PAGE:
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Momoiro Clover Z: Moretsu Uchu Kokyokyoku Dai 7 Gakusho “Mugen no Ai”


This review is something I wrote a few months ago for someone else but which never got published. Obviously the song’s been around for ages and I think some of the ideas I talk about here are pretty well-worn now so apologies for repetition and feel free to ignore. I doubt I’d be able to summon the same enthusiasm for it if I were writing this now, although I stand by what i wrote in general terms.

Momoiro Clover Z are the idol group that it’s OK for indie and experimental music fans to not only like, but actually to get completely dizzy with excitement over. Mouretsu Uchuu Koukyoukyoku Dainana Gakushou “Mugen no Ai” may be the theme song to yet another self-referential comedy anime about cute girls, but it also represents an interesting case of a subcultural pop culture artefact that is teetering on the brink of surprisingly wide ranging acceptance having played more or less on its own terms.

Part of the key to Momoiro Clover Z’s popularity is that they succeed in their fundamental capacity as idols. The group themselves are brimming with character, and producer Hyadain’s music helps to not only bring this out but to amplify it. The asides and snatches of dialogue that pepper the song are monumentally silly, but delivered perfectly straight-faced, which is important in ensuring that the audience understands that the group are laughing with them rather than at them. The fans can at least feel that they and the group are on the same trip here.

While they push a lot of otaku buttons, the group are no vulnerable “little sister” types needing a big brother figure to protect and comfort them. Instead, they take their cues from the more combative theatrics of pro wrestling and tokusatsu action serials. Momoiro Clover Z are all about chasing each moment with hearts aflame and grasping them with both hands, because moments are precious and pass in the blink of an eye and other such semi-sincerely meant cliches. The songwriting formula that producer Hyadain employs for Momoiro Clover Z’s music is perfectly tailored to this philosophy, bombarding the listener with a barrage of frantic beats, hysterical, wailing 80s guitar solos (courtesy here of the ubiquitous Marty Friedman), scattershot call-and-response vocals, and arrangements that barrel chaotically from one melodic and rhythmical segment to another like a hyperactive child channel-surfing between a dozen TV stations composed entirely of 1980s Saturday morning cartoons played at double speed. At any given moment, the song is pummeling you with a surging chorus or soaring guitar solo, but then just as suddenly as it arrived, it’s gone and the next, equally melodramatic, moment leaps in to replace it.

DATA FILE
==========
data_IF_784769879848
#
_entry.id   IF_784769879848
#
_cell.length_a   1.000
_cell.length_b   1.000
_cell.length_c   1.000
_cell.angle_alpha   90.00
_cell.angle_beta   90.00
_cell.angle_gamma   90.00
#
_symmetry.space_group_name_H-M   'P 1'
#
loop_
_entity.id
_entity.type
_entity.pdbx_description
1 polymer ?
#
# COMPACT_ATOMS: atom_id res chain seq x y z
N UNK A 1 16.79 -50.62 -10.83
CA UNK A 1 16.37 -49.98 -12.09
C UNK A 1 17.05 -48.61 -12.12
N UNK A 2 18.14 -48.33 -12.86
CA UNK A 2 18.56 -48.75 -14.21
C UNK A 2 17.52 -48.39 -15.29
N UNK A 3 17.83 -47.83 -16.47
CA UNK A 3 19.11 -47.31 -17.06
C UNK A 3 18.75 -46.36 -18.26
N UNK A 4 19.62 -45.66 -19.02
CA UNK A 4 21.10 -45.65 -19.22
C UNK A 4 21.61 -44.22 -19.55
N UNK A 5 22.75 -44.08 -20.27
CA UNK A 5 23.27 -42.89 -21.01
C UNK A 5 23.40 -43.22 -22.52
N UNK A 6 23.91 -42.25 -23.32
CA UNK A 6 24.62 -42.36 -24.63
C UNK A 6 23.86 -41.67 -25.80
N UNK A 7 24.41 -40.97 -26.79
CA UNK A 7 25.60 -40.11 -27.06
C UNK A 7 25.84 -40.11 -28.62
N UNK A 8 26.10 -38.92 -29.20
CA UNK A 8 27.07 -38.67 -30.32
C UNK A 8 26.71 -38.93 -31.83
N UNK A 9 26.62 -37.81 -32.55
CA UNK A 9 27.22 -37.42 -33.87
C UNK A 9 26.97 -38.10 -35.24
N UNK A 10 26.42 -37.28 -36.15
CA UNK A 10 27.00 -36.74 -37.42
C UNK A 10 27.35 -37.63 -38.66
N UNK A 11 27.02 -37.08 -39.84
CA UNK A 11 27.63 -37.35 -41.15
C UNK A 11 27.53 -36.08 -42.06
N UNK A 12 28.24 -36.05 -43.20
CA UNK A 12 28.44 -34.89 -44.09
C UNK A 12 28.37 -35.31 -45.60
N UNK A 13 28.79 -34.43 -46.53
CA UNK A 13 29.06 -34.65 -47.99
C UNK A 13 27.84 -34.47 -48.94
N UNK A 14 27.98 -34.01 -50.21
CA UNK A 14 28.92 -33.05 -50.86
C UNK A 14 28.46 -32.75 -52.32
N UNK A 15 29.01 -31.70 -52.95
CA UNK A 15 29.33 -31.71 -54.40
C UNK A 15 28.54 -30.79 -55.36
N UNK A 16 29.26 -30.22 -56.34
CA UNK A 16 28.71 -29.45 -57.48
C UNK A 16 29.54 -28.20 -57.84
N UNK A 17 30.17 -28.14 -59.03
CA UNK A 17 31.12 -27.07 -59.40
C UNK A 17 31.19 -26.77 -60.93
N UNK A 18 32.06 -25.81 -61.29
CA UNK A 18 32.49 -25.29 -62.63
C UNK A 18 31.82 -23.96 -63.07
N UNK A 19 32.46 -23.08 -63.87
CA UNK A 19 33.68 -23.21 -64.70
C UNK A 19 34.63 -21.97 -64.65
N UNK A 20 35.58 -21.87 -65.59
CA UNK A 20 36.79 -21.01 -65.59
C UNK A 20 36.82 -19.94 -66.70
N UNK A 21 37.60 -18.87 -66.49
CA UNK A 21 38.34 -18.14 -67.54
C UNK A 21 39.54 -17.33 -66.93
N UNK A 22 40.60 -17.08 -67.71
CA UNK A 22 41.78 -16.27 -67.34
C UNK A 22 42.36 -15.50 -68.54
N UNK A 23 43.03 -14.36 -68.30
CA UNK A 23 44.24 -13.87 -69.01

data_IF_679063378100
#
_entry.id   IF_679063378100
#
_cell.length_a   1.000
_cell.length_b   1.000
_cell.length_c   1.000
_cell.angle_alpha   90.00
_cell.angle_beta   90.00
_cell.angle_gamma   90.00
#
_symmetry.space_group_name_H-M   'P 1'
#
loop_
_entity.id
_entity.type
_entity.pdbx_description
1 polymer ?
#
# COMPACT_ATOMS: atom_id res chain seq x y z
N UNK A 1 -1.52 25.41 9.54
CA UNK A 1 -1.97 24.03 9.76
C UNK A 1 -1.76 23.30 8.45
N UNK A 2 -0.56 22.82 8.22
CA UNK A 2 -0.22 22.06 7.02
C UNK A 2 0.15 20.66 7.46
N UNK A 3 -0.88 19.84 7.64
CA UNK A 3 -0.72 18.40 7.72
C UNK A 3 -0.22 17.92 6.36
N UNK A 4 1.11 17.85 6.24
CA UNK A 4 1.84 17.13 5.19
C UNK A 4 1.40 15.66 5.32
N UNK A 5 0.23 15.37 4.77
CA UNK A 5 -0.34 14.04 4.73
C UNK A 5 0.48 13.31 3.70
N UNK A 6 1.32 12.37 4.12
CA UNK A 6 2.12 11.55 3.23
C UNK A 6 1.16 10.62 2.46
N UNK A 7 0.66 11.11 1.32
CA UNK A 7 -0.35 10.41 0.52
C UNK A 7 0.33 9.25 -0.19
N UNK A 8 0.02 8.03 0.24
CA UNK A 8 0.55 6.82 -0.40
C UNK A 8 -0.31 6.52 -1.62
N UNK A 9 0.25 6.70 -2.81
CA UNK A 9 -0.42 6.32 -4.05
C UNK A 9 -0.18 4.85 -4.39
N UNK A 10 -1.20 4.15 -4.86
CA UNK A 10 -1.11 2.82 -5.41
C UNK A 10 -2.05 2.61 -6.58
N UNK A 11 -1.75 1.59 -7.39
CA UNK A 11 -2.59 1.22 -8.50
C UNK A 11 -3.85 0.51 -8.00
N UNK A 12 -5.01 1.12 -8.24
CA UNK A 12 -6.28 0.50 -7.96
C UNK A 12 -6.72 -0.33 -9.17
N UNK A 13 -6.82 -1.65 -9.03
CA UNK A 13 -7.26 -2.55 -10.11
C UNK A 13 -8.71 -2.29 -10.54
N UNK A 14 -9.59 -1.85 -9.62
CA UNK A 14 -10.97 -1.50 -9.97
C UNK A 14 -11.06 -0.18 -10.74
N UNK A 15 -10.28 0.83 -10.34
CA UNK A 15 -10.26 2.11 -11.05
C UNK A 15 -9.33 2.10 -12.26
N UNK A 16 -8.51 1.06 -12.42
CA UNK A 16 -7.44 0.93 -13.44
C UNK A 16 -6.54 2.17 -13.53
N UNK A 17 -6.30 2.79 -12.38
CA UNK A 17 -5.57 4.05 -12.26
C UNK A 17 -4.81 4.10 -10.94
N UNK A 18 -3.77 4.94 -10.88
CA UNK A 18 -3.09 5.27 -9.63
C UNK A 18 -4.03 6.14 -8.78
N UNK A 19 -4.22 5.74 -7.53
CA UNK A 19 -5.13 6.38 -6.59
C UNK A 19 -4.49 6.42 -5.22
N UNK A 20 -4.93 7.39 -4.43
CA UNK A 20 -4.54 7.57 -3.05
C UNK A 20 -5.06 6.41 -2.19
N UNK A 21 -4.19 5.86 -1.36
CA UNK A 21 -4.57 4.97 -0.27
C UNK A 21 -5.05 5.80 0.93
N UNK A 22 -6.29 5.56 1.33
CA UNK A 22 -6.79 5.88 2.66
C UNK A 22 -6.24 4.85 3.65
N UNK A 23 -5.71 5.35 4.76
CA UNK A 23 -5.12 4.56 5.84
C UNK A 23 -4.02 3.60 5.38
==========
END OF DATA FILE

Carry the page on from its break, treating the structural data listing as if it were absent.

It’s a style that anime fans will be familiar with from all manner otaku-oriented music, but it also shares a kind of anarchic energy with the avant-garde song construction of 1970s progressive rock and the excitable, cut-and-paste style of some post-Shibuya-kei artists like Eel and Plus-tech Squeeze Box (both of whom are Japanese labelmates of The Go! Team, whose member Ian Parton produced recent Momoiro Clover Z single Roudou Sanka), which perhaps explains part of how the group have been able to appeal so strongly to so many in the indie and experimental community.

The single also features Lost Child, written by Narasaki of thrash/shoegaze/metal band Coaltar of the Deepers, which takes Momoiro Clover Z in an even more interesting direction, wisely not attempting to replicate the Hyadain formula in its entirety but instead weaving distorted vocals and cosmic synth effects around a skittering 1990s electronic beat. Taken together, the two tracks showcase a group on the brink of massive success but still making thrillingly silly and deliciously fun music.

And this is what makes Momoiro Clover Z such an important group in the current wave of Japanese idol music. Whereas the likes of AKB48 have crossed over from idol subculture into the mainstream through a combination of sheer force of numbers and steadfastly unchallenging music, and Perfume were never really idols in the term’s fullest sense to begin with, on the evidence of Mouretsu Uchuu Koukyoukyoku Dainana Gakushou “Mugen no Ai” , Momoiro Clover Z seem set on charging ahead riding the same wave of irrepressible energy and casual disregard for J-pop convention that has already been key to their popularity among both idol and indie subcultures.

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